When Jesus healed the man with the withered hand, He was closely watched by the Pharisees, yet He did not hesitate to heal on the Sabbath.
Martin Collins suggests that the world is becoming angrier. Anger, whether explosive or smoldering, can lead to high blood pressure, migraine headaches, or can ultimately lead to our spiritual demise. God gets angry with the wicked every day, but is soluti. . .
Richard Ritenbaugh, reflecting on the famous "Man in the Arena" speech of Theodore Roosevelt, observed that Roosevelt lived his life with vitality and energy. Whether hunting wild game or entertaining at an embassy party, he conducted his behavio. . .
Anger and hostility, driven by self-centered competitive pride constitute Satan's spiritual mark that divides nations, ethnic groups, families, and the church.
John presents Jesus, not as a phantom emanation, but as the reality, transcending the shadows represented by the temporal physical life.
John Ritenbaugh asserts that whom we believe in is every bit as important as what we believe in. The last part of the first chapter focuses upon the selection of the disciples, many of whom had known one another and had been in business together. John and . . .
Richard Ritenbaugh, reporting on a frustrating e-mail exchange with a woman who claimed to be a Bible teacher, concludes that the ruler of this world has deceived many to the basic principles of biblical interpretation. Biblical symbolism is consistent: ye. . .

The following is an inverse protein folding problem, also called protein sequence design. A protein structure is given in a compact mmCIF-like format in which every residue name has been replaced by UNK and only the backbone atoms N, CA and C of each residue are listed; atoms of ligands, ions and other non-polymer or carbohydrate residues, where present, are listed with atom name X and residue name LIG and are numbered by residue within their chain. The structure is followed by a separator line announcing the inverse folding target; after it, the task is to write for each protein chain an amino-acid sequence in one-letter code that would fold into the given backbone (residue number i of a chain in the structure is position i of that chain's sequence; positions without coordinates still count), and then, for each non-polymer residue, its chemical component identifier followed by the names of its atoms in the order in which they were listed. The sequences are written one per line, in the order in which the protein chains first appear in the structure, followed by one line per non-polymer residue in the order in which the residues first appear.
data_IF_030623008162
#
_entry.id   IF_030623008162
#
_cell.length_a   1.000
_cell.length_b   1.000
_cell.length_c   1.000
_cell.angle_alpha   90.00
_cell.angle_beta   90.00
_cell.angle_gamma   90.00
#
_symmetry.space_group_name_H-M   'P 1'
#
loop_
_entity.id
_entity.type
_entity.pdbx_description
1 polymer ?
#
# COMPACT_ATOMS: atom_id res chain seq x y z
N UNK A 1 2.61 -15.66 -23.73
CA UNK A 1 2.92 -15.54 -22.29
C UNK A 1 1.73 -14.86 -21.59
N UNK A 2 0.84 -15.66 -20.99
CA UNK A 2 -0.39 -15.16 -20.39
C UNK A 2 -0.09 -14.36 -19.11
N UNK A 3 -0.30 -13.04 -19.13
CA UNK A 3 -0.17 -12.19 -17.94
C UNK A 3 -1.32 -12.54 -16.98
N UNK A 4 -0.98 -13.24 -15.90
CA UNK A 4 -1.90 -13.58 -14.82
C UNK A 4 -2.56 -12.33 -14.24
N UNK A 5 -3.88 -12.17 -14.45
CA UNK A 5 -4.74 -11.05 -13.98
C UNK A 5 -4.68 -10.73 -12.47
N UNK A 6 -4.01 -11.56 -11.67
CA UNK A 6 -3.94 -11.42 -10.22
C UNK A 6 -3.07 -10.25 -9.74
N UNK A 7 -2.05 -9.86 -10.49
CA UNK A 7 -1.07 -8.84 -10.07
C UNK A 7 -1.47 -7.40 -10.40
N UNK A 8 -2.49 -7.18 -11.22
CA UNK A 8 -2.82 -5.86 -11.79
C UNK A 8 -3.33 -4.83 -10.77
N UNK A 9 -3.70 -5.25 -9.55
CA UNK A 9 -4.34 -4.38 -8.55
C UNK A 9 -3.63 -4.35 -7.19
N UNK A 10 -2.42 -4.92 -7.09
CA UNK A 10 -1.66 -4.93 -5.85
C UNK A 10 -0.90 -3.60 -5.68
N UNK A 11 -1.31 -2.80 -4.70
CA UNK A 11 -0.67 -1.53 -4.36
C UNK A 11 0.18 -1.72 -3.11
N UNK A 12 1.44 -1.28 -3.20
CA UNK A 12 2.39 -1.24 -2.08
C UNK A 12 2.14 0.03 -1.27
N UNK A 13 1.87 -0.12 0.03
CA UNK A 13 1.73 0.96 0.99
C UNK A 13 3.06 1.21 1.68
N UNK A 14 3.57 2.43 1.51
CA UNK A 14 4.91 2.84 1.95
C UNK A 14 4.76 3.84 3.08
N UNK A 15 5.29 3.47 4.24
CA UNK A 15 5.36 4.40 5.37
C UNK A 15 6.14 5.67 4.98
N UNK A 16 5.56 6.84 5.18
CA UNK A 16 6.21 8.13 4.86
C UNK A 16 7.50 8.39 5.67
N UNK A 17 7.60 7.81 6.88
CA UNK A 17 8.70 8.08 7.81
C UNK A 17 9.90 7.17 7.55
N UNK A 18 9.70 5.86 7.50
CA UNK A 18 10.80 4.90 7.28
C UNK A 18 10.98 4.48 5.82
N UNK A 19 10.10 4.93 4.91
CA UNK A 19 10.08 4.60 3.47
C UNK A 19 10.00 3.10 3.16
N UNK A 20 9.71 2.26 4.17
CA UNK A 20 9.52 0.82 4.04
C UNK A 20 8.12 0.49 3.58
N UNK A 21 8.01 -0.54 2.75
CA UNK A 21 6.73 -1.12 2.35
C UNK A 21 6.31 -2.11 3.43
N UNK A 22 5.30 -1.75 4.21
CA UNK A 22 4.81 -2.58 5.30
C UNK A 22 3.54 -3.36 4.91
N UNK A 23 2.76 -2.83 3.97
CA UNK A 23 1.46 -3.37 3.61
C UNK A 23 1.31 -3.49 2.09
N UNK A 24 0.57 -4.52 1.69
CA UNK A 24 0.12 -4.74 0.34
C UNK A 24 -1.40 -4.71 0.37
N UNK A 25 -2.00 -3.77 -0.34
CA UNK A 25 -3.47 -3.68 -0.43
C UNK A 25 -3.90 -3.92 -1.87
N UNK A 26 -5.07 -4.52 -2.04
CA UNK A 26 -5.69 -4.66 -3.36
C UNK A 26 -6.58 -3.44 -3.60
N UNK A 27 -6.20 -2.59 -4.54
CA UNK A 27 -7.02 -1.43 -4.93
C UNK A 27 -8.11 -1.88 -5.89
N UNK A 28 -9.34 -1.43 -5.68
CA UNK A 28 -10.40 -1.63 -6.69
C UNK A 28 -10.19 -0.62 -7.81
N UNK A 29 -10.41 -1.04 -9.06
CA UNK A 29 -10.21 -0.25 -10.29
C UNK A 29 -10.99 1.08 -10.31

Richard Ritenbaugh detects a massive inconsistency in the persistently saccharine assessment of Jesus as meek and mild, ignoring His wrath, while at the same time teaching the concept of an ever-burning Hell. God's wrath is measured and just, not excessive. . .
John Ritenbaugh, reflecting upon Jesus' reluctance to go immediately to Lazarus, suggests that He intended to impress upon His close friends, Mary and Martha, the gravity of sin's consequences. The example also forcefully illustrates that Jesus (reflecting. . .
God gave the Sabbath to His people so they can know Him intimately. Idolatry, scattering, and captivity are the natural consequences of Sabbath-breaking.
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